The producers behind IFC's "Portlandia" have picked up the option for Lydia Millet's "Mermaids in Paradise." The pair intend to make it into a feature film.
"Portlandia" writer-director Jonathan Krisel and writer Graham Wagner are adapting the book, Deadline reports, and Good Universe will executive produce.
In "Mermaids in Paradise," a young couple, Chip and Deb, go on their honeymoon and see what appear to be live mermaids. There are forces who want to protect them, unexpected violence, mermaid believers and nonbelievers, paparazzi, and heavily armed soldiers. The chaos that surrounds them is a little like the classic Kirk Douglas film "Ace in the Hole," except instead of a dusty mining town it's at a tropical beach resort.
"I like to amuse myself," Millet explained to the L.A. Times' David Ulin. "Everyone desires to laugh sometimes, and I want to make that available. There has to be space for play in literature. We all need some breathing room." As for what this means, Millet elaborates: "A serious book, for me, is like writing in a room, but this is more like writing at a party, where I've had something to drink. It's a social as opposed to a private gesture. It's a friendly act to write a lighthearted book."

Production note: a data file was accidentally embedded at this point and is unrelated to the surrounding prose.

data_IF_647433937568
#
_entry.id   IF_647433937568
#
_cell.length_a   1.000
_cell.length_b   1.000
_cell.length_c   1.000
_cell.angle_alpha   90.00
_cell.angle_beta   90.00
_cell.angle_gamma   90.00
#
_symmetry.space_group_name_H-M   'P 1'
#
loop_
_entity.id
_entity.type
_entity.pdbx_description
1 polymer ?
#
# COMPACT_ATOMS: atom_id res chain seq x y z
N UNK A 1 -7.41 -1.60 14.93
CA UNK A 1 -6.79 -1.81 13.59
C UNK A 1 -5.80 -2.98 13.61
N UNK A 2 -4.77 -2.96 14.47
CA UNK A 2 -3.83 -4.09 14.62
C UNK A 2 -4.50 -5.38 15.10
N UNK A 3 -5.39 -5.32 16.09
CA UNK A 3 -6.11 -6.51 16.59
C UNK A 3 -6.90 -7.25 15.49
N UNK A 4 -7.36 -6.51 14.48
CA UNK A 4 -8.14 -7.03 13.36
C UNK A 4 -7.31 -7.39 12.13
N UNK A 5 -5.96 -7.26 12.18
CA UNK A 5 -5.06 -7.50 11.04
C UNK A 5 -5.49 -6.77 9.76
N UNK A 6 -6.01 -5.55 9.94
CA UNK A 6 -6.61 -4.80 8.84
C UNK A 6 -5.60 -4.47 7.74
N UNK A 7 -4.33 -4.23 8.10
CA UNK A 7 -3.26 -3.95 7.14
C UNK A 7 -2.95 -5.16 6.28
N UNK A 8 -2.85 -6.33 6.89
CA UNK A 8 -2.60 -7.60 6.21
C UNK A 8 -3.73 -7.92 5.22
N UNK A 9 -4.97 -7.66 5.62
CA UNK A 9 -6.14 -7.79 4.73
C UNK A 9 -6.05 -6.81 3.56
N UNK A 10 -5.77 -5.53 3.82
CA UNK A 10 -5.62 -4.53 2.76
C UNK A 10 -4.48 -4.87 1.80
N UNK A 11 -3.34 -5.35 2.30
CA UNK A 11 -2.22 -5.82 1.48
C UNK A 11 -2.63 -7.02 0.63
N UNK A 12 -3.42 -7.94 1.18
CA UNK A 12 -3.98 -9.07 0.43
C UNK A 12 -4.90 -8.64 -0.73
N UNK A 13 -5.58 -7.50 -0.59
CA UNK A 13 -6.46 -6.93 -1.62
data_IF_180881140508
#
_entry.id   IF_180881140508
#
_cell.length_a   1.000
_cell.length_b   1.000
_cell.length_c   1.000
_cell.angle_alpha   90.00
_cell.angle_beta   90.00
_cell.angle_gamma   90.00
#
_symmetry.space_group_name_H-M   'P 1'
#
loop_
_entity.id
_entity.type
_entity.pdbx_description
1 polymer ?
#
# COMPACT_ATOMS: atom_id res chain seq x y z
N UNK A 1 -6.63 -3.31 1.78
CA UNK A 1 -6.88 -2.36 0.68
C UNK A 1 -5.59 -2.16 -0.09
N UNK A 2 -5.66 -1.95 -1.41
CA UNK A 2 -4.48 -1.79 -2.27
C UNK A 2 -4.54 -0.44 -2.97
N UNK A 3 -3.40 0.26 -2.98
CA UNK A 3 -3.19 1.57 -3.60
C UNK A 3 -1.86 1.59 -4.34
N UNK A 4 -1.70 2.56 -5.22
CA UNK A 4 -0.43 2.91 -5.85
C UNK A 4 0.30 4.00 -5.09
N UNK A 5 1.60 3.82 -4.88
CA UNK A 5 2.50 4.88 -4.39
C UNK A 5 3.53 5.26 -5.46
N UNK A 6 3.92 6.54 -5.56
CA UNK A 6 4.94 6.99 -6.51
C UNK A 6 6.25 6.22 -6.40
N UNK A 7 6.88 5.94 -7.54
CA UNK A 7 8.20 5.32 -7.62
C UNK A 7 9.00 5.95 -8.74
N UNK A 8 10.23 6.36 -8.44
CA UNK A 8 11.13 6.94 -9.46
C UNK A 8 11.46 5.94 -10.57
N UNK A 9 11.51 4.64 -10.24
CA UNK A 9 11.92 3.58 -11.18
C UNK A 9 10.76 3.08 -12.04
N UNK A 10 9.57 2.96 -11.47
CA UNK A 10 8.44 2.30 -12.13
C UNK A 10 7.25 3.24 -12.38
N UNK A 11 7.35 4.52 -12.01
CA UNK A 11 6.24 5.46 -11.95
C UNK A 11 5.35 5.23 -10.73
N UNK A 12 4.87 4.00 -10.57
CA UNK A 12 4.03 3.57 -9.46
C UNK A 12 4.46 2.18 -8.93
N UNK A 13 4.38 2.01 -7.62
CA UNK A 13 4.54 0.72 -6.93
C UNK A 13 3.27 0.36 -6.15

The book is a satire, but, Millet says, "not straight satire; it can't be. It's necessary to mediate between what is realistic and what is cartoonish." That's why the mermaids, mythical though they may be, are also rendered realistically, with bad teeth ("No dentists in the sea," Chip conjectures. "No underwater dentistry") and "the features of an actual person ... the nose ... a little wide and flat, the lips a little thin."
Of course, the "Portlandia" pair are used to doing satire with levels of complexity. Krisel has received Emmy nominations for directing the last two seasons, and is slated to direct "Mermaids in Paradise."